In eleven states in the union, welfare pays more than the average pretax first-year wage for a teacher. In thirty-nines states, it pays more than the starting wage for a secretary. And, in the three most generous states a person on welfare can take home more money than an entry-level computer programmer.
Those are just some of the eye-opening and distressing findings in a new study by Michael Tanner and Charles Hughes of the Cato Institute on the “work versus welfare tradeoff.”
“Welfare benefits continue to outpace the income that most recipients can expect to earn from an entry-level job, and the balance between welfare and work may actually have grown worse in recent years,” say Tanner and Hughes. “The current welfare system provides such a high level of benefits that it acts as a disincentive for work. Welfare currently pays more than a minimum-wage job in 35 states, even after accounting for the Earned Income Tax Credit, and in 13 states it pays more than $15 per hour.”
The state-by-state estimates are based on a hypothetical family participating in about seven of the 126 federal anti-poverty programs: Temporary Assistance for Needy Families; the Women, Infants and Children program; Medicaid; Supplemental Nutrition Assistance Program; and receiving help on housing and utilities.
As the Wall Street Journal notes, that translates into a package of $49,175 in Hawaii, $43,099 in the District of Columbia ($43,099), $42,515 in Massachusetts ($42,515), $38,761 in Connecticut, and and $38,728 in New Jersey. The state with the lowest benefits package in 2013 was Mississippi, at $16,984, followed by Tennessee ($17,413), Arkansas ($17,423), Idaho ($17,766), and Texas (18,037).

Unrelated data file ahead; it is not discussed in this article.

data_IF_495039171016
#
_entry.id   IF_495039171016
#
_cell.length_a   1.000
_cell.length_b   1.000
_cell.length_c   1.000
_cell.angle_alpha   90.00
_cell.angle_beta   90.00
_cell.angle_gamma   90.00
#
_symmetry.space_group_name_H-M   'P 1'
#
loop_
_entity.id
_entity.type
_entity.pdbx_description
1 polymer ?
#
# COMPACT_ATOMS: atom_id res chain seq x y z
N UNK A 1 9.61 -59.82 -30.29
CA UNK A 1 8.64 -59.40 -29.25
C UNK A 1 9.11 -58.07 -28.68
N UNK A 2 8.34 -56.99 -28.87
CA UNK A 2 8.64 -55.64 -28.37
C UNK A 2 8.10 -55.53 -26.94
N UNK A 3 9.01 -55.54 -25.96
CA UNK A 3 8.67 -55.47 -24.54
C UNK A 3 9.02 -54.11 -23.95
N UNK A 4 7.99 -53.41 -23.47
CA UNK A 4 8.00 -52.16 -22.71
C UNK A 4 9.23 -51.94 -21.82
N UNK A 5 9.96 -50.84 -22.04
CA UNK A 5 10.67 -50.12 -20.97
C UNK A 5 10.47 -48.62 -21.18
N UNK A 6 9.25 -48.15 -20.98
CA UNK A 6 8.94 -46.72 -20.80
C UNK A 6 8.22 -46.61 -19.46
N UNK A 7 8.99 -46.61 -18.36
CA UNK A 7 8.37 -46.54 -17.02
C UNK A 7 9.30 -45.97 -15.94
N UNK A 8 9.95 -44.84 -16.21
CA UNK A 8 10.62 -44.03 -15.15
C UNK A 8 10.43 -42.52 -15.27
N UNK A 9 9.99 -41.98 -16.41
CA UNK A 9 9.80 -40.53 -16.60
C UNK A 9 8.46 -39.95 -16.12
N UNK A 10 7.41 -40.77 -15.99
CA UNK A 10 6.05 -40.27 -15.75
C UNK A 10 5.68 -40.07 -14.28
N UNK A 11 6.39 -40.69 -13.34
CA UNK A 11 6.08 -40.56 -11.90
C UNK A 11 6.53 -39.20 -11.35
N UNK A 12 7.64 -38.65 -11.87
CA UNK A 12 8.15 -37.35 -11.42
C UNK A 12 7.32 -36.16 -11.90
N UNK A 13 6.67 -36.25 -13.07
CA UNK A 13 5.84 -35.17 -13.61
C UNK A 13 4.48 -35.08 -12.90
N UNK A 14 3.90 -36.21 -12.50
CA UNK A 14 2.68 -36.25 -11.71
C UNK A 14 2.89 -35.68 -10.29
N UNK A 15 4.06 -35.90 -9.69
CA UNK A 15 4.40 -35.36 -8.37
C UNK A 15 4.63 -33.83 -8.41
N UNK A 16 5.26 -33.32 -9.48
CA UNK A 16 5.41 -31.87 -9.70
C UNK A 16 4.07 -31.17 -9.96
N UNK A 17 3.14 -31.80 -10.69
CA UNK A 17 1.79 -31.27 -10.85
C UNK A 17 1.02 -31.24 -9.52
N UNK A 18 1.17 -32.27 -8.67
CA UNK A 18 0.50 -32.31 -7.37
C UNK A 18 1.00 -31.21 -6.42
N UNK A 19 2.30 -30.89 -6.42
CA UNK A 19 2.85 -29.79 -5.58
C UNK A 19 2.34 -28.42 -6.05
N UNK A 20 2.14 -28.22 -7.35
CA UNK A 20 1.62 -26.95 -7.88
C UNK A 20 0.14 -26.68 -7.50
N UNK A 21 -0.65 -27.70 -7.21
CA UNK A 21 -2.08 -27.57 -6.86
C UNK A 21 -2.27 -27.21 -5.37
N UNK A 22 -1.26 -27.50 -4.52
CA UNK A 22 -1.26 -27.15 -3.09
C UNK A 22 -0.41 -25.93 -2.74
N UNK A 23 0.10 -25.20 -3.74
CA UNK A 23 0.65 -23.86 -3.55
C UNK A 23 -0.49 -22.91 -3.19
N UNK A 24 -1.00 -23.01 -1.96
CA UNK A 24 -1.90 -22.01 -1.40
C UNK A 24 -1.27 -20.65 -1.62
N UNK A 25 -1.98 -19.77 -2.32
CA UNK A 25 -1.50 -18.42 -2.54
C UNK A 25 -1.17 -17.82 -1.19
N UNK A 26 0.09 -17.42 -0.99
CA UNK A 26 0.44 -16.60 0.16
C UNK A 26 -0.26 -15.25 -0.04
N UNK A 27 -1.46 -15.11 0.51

“If Congress and state legislatures are serious about reducing welfare dependence and rewarding work,” say Tanner and Hughes, “they should consider strengthening welfare work requirements, removing exemptions, and narrowing the definition of work. Moreover, states should consider ways to shrink the gap between the value of welfare and work by reducing current benefit levels and tightening eligibility requirements.”
The issue is not about providing for the truly needy but taking away an incentive to work for those who are able. As J. Michael Beers wrote in an issue of the Acton Institute journal, Religion and Liberty,
My basic critique of the welfare state is that it has ceased to do what “welfare” should do, namely to “do well” by the citizenry, to provide for their good. Of itself, welfare is a good thing. As Pope John Paul II makes the distinction between democratic and savage capitalism, perhaps we, too, should distinguish democratic welfare from savage welfare. . . .
By “savage” welfare, I mean those programs, initiatives and policies enacted all in the name of “welfare” which deny the nobility of work, which savage life within the womb, and assault even the very lives themselves of those for whom this “welfare” is said to be intended. Our current system, wherein welfare is presumed as an entitlement, not only tolerates but rewards unemployment.
The Cato report provides further evidence that we the current system has become a form of “savage welfare,” providing a disincentive to engage in the nobility of work. That is the primary reason why welfare reform is a moral duty. It’s counterproductive to provide people with “entitlements” when doing so hinders their opportunities for human flourishing.